2. As-built measurement of existing structure
If we are doing drawings, we will take a very detailed as-built survey of your existing home or have our surveyor examine your lot. As the name suggests, the as-built involves taking precise measurements of the space as it is currently constructed. This often takes a full day with at least one or two of our team to ensure that we get all the information necessary to begin putting together accurate concepts and drawings for your project.
3. Findings presentation
In the last phase, we’ll present the findings to you and give you options to move your project forward. This often involves concept drawings that include floor plans, interior, and exterior renderings.
For a master addition for example, this would cover areas like the new master bathroom and bedroom, new closets, and the overall aesthetic. For the master bathroom, the concepts would include things like the soaking tub, walk-in shower, dual vanity, heated tile floors, and more. For the bedroom, it would have details on the ceiling (vaulted or not?), possible sound isolation from the bathroom, and location and design of master closets.
Then you’ll be presented with options for how to best solve the problems that we outlined in the beginning of the feasibility study and the cost and timeline implications of what we determined during the study.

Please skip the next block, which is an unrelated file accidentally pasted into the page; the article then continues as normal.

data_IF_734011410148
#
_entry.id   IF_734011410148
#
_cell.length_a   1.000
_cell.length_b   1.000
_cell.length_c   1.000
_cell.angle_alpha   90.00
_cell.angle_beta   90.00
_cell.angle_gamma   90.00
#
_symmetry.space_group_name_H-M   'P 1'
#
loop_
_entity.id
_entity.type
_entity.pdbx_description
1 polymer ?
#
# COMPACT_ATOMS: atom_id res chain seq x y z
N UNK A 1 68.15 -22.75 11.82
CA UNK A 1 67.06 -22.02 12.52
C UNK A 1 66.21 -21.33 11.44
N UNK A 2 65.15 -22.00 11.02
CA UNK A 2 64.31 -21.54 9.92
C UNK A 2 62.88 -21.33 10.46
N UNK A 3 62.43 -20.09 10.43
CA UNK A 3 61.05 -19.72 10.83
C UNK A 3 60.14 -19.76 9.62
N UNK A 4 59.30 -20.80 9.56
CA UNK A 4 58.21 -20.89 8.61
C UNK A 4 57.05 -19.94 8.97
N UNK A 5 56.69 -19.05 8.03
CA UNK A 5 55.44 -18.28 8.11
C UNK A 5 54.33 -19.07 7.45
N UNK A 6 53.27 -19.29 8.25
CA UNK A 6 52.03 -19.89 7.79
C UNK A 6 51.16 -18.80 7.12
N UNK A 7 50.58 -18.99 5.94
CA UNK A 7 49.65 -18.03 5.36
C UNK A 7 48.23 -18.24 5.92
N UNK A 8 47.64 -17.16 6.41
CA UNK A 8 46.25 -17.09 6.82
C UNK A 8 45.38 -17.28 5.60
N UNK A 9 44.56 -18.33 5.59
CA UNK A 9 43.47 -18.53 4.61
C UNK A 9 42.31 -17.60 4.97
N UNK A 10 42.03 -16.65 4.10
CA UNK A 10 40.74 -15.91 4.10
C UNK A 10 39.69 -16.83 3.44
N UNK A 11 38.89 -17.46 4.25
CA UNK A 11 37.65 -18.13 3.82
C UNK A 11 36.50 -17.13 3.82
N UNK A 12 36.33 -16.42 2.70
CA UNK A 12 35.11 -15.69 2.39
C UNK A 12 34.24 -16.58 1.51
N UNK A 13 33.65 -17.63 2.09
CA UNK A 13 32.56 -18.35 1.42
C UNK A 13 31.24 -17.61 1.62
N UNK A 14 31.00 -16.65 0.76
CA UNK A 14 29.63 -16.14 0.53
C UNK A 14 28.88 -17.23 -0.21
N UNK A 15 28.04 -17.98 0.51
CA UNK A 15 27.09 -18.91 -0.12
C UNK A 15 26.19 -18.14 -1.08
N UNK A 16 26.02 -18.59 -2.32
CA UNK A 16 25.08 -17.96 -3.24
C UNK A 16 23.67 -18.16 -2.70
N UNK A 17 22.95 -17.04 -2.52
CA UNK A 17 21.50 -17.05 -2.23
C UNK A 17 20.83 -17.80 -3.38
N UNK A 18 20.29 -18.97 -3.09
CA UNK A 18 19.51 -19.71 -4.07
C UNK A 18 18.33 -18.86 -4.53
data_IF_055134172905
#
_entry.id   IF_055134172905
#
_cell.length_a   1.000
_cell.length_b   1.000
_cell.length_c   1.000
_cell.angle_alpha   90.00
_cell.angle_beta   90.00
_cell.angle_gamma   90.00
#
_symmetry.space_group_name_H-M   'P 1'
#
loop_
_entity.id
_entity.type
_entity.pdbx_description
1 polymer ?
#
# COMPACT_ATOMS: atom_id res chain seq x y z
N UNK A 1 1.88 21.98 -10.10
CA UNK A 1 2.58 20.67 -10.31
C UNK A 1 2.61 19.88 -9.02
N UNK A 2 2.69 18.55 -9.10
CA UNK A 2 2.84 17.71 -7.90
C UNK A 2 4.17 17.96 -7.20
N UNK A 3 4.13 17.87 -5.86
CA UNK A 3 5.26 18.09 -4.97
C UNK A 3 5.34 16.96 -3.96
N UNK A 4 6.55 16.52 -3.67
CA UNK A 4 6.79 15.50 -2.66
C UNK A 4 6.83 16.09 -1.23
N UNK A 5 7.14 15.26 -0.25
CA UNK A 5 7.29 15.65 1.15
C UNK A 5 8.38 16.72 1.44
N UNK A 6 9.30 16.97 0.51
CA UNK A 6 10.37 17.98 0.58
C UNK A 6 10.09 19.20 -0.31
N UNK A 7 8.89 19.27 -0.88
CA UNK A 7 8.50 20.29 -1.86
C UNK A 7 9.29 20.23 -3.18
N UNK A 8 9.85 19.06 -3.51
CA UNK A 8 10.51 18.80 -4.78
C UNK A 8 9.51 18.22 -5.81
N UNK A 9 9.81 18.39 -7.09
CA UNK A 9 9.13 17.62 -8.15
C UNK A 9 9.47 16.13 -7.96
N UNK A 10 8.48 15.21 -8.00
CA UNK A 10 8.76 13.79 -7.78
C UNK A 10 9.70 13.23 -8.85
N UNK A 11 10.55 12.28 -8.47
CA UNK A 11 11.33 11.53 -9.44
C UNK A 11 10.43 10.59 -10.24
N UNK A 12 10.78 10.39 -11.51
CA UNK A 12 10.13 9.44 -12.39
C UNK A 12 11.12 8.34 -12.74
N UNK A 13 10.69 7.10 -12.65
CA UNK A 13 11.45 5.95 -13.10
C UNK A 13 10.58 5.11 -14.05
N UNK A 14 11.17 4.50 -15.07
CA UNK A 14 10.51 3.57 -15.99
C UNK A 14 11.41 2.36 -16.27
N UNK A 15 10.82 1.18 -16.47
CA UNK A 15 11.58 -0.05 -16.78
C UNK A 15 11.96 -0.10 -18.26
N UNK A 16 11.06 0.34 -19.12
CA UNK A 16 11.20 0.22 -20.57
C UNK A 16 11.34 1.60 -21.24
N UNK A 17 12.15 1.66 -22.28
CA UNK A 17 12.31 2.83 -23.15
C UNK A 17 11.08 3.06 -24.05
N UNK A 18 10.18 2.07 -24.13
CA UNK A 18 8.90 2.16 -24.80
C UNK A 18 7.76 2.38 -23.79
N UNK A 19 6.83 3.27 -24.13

Benefits of a feasibility study
Doing this type of research and in-depth planning at the outset of your project can pay significant dividends later on. Once the feasibility study is complete, you’ll have a much clearer picture of what your project will cost, how long it will take, and whether your budget can pay for everything you want to do.
The study also helps identify complexities that may arise during the project, helping prevent delays and budget surprises later on. For instance, say your home is older and you find out mid-way through that part of it wasn’t built to code, or your new addition is butting up too close to the property line. Those issues could cause your budget and timeline to balloon, possibly jeopardizing the project itself.
By identifying issues like this with a feasibility study, you can stay in control of budget and design decisions, and you can feel confident that your project will remain on track.
How much does it cost?
The cost of the study will depend on the size and complexity of your project, but generally, it will be between $2,000 and $6,000 and can take a few days to a couple of weeks to complete.
The costs typically cover design, preliminary investigation and project management, materials testing, surveys, and other pre-project work. This is then credited toward your build costs when you sign the construction contract.
What happens after the feasibility study is complete?
If you agree on the proposed budget and scope of your project after reviewing the feasibility study, then we continue to finalize the design plans and move on to the construction phase of your project.
For more information on how we can help you plan for your next remodel, check out this in-depth look at our design/build process.
If you’ve got a complex remodel and want to explore a feasibility study, schedule a free consultation with us. We’re happy to discuss your project and recommend next steps!